“Sanktpēterburgas A. Hercena Valsts pedagoģiskās universitātes profesore un Ermitāžas direktora padomniece Jūlija Kantore [atbild]... ‘Zini, man liekas, ka tas nepatiks ne jūsējiem [?], ne mūsējiem [?]!’...Autore grāmatā nelieto apzīmējumu “okupācija”, uzskatot, ka šāds apzīmējums īsti neatbilst īstenībai, jo nevienā no valstīm neesot ticis fiksēts neviens pretestības akts padomju aneksijai, ar ko bija rēķinājušies pat padomju specdienesti. [Kantore, et al: See Rislakki, The Case for Latvia, chapter 6 “From…‘Chekist’ memoirs, it becomes apparent [to some, but not Kantore] that the occupation of Latvia had long been in the plans… .”; watch The Soviet Story with film footage showing the targeted area of occupation before the actual occupation by the Soviet military
From Soviet Occupation of Latvia, Wikipedia
June 15, 1940 - Soviet troops invade Lithuania and position troops to invade Latvia.
June 15, 1940 - Soviet troops attack the Latvian border guards at Maslenki, killing three border guards and two civilians, as well as taking 10 border guards and 27 civilians as hostages to the Soviet Union.
June 16, 1940 - the Soviet Union invades Latvia and Estonia. Soviets delivered ultimatums to Estonia and Latvia, to be answered within 6 hours, demanding: (1) the establishment of pro-Soviet Governments which, under the protection of the Red Army, would be better capable of carrying out the Pacts of Mutual Assistance; (2) the free passage of Soviet troops into Estonia and Latvia in order to place them in the most important centers and to avoid possible provocatory acts against Soviet garrisons. Unable to resist on their own, Latvia and Estonia capitulated.
June 17, 1940 - Soviet troops invade Latvia and occupied bridges, post/telephone, telegraph, and broadcasting offices.
Kantore, et al , see also: Andrejs Plakans, Experiencing Totalitarianism: The Invasion and Occupation of Latvia by the USSR and Nazi Germany 1939-1991; Nollendorfs, etc., The Hidden and Forbidden History of Latvia under Soviet and Nazi Occupations etc.; Heinrihs Strods, Top Secret Operation ‘Priboi’ for the Deportation of Populations from the Baltic Countries, etc.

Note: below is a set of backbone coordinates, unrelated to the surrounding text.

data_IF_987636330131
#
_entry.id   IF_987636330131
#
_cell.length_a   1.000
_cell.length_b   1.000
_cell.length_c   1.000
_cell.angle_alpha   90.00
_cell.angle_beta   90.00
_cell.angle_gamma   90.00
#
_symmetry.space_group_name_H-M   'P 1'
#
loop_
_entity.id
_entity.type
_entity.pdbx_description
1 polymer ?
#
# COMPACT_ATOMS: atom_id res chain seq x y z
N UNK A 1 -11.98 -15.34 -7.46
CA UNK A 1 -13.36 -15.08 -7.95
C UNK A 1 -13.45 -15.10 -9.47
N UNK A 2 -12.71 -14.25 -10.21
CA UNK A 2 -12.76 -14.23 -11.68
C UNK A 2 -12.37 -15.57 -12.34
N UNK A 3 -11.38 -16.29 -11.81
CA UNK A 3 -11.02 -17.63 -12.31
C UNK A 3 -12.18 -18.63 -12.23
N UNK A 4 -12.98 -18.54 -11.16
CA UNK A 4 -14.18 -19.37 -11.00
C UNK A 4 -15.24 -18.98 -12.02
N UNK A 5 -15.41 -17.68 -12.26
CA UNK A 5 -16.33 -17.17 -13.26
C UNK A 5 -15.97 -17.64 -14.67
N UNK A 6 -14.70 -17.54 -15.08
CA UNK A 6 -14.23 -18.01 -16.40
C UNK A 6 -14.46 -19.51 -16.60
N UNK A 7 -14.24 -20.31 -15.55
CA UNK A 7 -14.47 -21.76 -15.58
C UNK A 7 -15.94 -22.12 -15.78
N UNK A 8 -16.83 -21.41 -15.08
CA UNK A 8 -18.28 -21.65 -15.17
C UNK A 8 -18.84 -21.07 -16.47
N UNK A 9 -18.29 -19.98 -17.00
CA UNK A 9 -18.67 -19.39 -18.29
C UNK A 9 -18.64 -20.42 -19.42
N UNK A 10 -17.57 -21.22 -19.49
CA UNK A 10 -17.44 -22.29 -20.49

Speaking of “nadir of inanity:”
Pehteris C. shares a review of a modern Soviet history from Russia about Latvia where Soviet-“educated” author Kantore shares her personal theory on occupation-not that ends with reviewer Kaspars Zellis summing up stupid: “Tomēr Jūlija Kantore uzskata, ka Baltijas atbrīvošana notikusi, paglābjot vietējās tautas vai nu no neizbēgamas “ģermanizācijas”, vai iznīcināšanas, un, lai arī kā PSRS republikas, tās tomēr esot saglabājušas savas pirmskara robežas. [What a relief for this, if not for brutal repressions and deporatations to Siberia , thanks be!!!!] Pēc kara ne tikai ekonomiski, bet arī politiski bijis svarīgi steidzami atjaunot Baltijas valstis [from Soviet destruction and with Russian occupants], kas vietējā komunistu varā raisīja cerības un pat zināmas pretenzijas uz patstāvību.” Zellis can’t leave “stupid” alone but adds: “Grāmata ir iznākusi [as in “suudi?”), tā sniedz Krievijas vēsturē jaunu, izsvērtāku [?] skatījumu uz vēstures norisēm Baltijā Otrā pasaules kara gados. Tā ne tikai glauda pa spalvai mūsu nacionālo vēstures izpratni [since Zellis thinks Latvians have a masochists’ sense of “pa spalvai”], bet arī aizskar virkni sāpīgu un neērtu jautājumu, uz kuriem var mēģināt atbildēt vienīgi atklātā un neideoloģizētā diskusijā, neaizstājot šos jautājumus ar mītiem un nenododot tos aizmirstībai.” Maybe with the next modern Soviet history from Russian about Latvia. One can fantasize.
The good news here is that a Russian academic historian in a conspicuous post has publicly accepted the following points, contrary to the Soviet version of events (vigorously propagated under Putin): the Baltic annexations and false elections were prepared in advance by the Soviets; Sovietization antagonized the population, and the Soviet repressive apparatus responded with deportations and killings (I assume this is what ‘likvideja’ means here); these in turn inflamed the Baltic peoples and led them to side with the Germans; the murder of the Jews was initiated by the Germans and not the locals (though many locals did take part); the Legionari were essentially a separate group from the murderers; the anti-Soviet ‘mezabrali’ were authentic partisans unlike the 1941-44 pro-Soviet ones; Soviet-era migrants contributed to ethnic conflict by viewing the Baltic as ‘ienaidnieku teritorija’. So in that sense the glass is half full.